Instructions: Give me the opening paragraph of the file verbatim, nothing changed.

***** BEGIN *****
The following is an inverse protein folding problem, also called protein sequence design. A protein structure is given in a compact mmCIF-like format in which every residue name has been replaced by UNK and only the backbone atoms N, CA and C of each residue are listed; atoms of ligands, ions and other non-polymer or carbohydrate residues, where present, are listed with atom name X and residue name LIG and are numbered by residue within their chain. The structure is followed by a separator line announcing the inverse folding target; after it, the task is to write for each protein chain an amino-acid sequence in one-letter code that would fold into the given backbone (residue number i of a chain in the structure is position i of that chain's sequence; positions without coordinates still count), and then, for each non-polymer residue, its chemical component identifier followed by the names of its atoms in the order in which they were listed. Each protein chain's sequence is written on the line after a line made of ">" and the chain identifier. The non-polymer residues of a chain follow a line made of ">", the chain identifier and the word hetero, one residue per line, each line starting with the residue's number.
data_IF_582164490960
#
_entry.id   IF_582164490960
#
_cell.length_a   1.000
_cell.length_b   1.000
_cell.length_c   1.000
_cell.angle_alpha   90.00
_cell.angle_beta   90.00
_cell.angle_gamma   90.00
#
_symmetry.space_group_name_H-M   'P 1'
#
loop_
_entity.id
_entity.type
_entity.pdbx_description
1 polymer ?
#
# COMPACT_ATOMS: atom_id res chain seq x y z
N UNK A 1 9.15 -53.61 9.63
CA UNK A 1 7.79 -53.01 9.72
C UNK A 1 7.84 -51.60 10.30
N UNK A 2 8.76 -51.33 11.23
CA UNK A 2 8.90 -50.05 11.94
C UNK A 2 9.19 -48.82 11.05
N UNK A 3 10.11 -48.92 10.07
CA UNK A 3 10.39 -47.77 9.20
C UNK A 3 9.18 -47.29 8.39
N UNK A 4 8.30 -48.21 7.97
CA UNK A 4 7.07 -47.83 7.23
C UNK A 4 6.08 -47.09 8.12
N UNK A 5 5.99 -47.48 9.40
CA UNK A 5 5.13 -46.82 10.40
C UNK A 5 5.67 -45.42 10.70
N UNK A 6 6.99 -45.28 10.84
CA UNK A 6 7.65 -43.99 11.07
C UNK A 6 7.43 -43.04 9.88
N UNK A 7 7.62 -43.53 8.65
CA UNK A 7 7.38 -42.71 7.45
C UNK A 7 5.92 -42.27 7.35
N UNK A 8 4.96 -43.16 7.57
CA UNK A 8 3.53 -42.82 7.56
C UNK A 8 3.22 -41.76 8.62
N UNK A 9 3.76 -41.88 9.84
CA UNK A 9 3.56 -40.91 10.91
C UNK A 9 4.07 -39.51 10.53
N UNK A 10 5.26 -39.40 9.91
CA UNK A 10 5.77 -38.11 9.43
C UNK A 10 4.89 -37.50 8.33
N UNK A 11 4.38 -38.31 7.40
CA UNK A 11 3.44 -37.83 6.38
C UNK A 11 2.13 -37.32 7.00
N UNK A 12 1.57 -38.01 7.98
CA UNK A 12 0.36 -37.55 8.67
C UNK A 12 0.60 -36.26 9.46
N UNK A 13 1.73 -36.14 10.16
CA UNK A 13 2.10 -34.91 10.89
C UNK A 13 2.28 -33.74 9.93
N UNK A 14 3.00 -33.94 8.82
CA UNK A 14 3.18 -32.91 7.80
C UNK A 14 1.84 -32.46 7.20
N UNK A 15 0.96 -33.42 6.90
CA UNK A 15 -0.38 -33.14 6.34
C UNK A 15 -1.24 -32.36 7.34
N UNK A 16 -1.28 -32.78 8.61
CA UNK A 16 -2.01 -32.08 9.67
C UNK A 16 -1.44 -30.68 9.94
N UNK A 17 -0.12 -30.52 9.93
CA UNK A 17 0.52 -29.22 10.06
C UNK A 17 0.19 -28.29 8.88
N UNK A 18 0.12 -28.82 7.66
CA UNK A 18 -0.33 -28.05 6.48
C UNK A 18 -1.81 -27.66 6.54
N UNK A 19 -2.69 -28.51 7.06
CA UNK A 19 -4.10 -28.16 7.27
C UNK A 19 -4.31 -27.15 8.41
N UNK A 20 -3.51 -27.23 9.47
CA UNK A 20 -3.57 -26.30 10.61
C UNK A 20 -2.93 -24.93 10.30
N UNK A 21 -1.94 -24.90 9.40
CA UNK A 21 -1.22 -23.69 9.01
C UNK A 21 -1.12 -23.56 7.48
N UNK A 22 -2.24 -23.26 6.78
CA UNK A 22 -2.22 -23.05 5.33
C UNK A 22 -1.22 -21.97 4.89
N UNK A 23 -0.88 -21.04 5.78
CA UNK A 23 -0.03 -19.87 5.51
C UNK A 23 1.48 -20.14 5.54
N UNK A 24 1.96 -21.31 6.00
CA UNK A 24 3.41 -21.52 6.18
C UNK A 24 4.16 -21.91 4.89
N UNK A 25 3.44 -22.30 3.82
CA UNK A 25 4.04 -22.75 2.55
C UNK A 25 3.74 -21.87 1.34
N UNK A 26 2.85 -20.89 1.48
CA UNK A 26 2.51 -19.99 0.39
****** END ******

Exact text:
The following is an inverse protein folding problem, also called protein sequence design. A protein structure is given in a compact mmCIF-like format in which every residue name has been replaced by UNK and only the backbone atoms N, CA and C of each residue are listed; atoms of ligands, ions and other non-polymer or carbohydrate residues, where present, are listed with atom name X and residue name LIG and are numbered by residue within their chain. The structure is followed by a separator line announcing the inverse folding target; after it, the task is to write for each protein chain an amino-acid sequence in one-letter code that would fold into the given backbone (residue number i of a chain in the structure is position i of that chain's sequence; positions without coordinates still count), and then, for each non-polymer residue, its chemical component identifier followed by the names of its atoms in the order in which they were listed. Each protein chain's sequence is written on the line after a line made of ">" and the chain identifier. The non-polymer residues of a chain follow a line made of ">", the chain identifier and the word hetero, one residue per line, each line starting with the residue's number.